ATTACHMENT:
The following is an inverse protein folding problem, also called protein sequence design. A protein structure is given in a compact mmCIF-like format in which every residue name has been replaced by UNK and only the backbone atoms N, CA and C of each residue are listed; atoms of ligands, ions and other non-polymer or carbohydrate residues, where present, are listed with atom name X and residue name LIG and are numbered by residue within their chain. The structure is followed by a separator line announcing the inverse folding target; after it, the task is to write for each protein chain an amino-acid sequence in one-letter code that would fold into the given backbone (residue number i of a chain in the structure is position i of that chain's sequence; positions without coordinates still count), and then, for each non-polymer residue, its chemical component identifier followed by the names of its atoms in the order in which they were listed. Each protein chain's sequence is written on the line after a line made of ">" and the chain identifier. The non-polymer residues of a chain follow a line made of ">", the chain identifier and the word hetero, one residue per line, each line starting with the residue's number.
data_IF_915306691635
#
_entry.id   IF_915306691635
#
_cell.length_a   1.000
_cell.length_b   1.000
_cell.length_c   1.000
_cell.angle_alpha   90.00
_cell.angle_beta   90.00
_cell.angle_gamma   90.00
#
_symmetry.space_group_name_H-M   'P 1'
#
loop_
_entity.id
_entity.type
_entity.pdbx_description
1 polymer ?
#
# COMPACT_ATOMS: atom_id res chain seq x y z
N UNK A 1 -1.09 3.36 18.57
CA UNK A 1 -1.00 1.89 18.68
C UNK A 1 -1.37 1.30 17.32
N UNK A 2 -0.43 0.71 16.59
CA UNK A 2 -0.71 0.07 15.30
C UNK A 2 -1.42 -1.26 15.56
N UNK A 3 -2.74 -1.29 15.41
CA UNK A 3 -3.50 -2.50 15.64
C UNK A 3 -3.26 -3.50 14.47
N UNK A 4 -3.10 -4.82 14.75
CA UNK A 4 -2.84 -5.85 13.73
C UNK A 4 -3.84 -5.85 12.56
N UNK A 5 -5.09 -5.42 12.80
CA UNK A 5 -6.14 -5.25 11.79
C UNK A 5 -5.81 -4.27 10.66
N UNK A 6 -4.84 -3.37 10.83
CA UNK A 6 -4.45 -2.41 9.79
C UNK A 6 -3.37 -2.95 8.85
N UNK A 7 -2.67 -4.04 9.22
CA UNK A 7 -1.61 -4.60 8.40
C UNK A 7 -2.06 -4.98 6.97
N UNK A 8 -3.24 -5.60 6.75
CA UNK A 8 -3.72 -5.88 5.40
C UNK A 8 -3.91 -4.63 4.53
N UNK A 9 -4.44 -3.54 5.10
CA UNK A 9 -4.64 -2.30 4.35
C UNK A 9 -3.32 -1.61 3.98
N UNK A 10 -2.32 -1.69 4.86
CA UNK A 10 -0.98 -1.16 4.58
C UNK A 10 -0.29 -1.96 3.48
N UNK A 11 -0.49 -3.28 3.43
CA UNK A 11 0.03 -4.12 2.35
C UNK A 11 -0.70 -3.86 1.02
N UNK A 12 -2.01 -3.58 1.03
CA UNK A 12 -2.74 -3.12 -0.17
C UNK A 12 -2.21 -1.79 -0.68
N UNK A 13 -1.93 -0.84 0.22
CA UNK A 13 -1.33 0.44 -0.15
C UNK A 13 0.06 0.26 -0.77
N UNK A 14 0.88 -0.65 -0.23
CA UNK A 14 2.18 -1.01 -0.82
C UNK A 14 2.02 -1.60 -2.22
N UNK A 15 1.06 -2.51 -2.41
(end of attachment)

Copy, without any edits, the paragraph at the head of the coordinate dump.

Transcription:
The following is an inverse protein folding problem, also called protein sequence design. A protein structure is given in a compact mmCIF-like format in which every residue name has been replaced by UNK and only the backbone atoms N, CA and C of each residue are listed; atoms of ligands, ions and other non-polymer or carbohydrate residues, where present, are listed with atom name X and residue name LIG and are numbered by residue within their chain. The structure is followed by a separator line announcing the inverse folding target; after it, the task is to write for each protein chain an amino-acid sequence in one-letter code that would fold into the given backbone (residue number i of a chain in the structure is position i of that chain's sequence; positions without coordinates still count), and then, for each non-polymer residue, its chemical component identifier followed by the names of its atoms in the order in which they were listed. Each protein chain's sequence is written on the line after a line made of ">" and the chain identifier. The non-polymer residues of a chain follow a line made of ">", the chain identifier and the word hetero, one residue per line, each line starting with the residue's number.